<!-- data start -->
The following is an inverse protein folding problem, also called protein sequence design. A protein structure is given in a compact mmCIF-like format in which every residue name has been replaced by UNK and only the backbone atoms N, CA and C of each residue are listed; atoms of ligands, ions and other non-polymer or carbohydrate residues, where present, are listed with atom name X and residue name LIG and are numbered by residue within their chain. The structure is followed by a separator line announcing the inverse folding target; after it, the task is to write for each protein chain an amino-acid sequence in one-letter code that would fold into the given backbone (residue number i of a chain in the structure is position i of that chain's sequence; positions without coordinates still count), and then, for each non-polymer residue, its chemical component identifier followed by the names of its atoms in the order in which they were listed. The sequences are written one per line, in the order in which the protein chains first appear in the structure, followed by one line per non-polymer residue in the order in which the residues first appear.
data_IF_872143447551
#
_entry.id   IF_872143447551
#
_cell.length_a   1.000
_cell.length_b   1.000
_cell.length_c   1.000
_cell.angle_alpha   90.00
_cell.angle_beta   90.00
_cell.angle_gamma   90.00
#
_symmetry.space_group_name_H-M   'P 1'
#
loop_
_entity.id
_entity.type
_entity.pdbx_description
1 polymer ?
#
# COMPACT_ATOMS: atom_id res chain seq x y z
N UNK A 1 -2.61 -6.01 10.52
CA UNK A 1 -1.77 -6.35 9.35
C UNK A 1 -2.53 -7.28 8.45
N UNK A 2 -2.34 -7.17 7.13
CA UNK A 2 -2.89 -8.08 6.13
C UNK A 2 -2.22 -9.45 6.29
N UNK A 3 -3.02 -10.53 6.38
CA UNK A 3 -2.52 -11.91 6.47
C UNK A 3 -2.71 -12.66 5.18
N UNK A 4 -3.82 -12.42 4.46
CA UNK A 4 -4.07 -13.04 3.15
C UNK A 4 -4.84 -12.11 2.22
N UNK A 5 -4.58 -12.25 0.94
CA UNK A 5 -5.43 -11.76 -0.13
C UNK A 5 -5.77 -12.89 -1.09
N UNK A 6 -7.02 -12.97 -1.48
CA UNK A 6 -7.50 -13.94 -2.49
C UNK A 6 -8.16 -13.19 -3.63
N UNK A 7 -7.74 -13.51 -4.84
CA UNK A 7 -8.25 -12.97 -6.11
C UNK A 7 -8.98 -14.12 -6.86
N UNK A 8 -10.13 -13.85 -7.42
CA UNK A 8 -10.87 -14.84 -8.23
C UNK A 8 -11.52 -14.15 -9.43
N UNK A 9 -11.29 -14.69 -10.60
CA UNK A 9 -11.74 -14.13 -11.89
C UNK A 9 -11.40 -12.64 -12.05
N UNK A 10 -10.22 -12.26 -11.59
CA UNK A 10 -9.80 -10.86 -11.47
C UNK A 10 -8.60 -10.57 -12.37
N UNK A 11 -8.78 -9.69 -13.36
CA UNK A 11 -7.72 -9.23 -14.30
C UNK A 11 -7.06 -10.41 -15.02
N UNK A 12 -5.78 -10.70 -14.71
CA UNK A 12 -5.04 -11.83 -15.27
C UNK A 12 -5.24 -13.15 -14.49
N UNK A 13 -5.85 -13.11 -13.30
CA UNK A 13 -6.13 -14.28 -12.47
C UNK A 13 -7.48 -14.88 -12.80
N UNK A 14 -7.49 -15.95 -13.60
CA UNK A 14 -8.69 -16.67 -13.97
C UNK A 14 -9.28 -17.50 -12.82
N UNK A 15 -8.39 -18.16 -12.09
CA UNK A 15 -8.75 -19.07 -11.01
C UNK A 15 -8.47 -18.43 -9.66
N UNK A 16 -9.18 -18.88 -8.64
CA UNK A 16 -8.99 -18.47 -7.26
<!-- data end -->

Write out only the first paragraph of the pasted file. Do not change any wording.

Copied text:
The following is an inverse protein folding problem, also called protein sequence design. A protein structure is given in a compact mmCIF-like format in which every residue name has been replaced by UNK and only the backbone atoms N, CA and C of each residue are listed; atoms of ligands, ions and other non-polymer or carbohydrate residues, where present, are listed with atom name X and residue name LIG and are numbered by residue within their chain. The structure is followed by a separator line announcing the inverse folding target; after it, the task is to write for each protein chain an amino-acid sequence in one-letter code that would fold into the given backbone (residue number i of a chain in the structure is position i of that chain's sequence; positions without coordinates still count), and then, for each non-polymer residue, its chemical component identifier followed by the names of its atoms in the order in which they were listed. The sequences are written one per line, in the order in which the protein chains first appear in the structure, followed by one line per non-polymer residue in the order in which the residues first appear.